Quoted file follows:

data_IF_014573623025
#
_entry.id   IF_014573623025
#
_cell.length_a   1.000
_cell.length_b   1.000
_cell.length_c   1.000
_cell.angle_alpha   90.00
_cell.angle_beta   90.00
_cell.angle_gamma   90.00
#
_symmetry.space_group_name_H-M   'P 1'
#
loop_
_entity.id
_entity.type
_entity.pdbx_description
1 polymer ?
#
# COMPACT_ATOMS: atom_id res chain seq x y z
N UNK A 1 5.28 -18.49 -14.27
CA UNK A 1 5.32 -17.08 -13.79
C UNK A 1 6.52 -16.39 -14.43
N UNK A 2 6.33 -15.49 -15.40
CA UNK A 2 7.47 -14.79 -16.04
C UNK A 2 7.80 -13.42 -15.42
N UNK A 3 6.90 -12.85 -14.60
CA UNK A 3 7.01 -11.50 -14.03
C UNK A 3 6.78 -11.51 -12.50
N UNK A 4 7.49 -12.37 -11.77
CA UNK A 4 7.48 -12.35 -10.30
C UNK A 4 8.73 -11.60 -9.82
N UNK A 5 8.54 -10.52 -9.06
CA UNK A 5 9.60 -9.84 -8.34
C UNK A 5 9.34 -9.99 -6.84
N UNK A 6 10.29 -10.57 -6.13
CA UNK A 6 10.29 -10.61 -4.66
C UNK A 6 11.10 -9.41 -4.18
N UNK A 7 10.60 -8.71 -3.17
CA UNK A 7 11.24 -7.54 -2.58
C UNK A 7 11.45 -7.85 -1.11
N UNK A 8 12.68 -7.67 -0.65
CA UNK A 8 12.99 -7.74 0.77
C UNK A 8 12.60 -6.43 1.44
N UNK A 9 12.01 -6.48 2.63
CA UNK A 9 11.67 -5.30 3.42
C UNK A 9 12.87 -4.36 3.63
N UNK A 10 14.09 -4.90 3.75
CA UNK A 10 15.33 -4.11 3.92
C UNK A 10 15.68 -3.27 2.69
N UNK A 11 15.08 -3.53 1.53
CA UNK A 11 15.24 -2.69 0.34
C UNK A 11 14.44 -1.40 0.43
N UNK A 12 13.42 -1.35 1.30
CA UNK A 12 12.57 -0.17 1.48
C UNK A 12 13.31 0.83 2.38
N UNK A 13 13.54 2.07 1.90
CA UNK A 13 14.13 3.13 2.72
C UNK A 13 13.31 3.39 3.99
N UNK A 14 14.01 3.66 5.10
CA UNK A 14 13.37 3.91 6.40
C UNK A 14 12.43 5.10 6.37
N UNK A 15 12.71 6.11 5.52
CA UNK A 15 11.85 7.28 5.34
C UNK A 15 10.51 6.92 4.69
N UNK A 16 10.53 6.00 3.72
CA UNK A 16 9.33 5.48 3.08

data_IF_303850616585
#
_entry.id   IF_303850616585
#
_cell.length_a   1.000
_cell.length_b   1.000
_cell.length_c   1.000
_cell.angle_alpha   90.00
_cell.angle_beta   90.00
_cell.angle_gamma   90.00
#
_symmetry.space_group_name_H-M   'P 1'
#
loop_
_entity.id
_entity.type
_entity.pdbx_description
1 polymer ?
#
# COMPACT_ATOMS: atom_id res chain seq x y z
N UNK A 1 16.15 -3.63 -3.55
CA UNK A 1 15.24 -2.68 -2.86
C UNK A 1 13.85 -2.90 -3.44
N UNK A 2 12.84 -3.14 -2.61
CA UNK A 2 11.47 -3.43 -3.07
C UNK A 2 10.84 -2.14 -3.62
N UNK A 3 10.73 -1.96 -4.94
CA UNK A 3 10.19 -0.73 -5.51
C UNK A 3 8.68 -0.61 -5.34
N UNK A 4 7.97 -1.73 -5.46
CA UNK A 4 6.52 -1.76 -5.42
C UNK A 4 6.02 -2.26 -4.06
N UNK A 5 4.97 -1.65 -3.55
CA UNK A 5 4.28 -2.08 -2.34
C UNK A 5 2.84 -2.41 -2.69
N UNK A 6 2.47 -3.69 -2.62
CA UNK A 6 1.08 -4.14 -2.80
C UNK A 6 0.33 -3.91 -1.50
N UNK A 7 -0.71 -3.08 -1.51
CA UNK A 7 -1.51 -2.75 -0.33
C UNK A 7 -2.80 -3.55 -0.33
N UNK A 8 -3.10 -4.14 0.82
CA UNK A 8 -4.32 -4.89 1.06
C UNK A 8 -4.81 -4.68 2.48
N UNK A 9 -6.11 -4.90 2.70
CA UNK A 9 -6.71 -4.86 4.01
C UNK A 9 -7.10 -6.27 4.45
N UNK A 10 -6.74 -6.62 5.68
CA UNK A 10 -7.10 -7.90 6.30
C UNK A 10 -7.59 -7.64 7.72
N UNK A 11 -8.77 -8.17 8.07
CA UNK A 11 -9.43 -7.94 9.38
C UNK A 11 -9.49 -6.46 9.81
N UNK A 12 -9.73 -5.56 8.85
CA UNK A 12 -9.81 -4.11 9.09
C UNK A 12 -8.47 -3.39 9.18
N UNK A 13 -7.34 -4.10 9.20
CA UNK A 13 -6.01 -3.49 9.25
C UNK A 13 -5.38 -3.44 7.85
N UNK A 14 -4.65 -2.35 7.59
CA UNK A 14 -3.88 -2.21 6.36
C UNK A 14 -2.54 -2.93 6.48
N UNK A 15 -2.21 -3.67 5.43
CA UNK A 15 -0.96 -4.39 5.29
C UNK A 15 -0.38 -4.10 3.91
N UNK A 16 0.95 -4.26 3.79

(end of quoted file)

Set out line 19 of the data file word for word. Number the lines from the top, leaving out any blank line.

#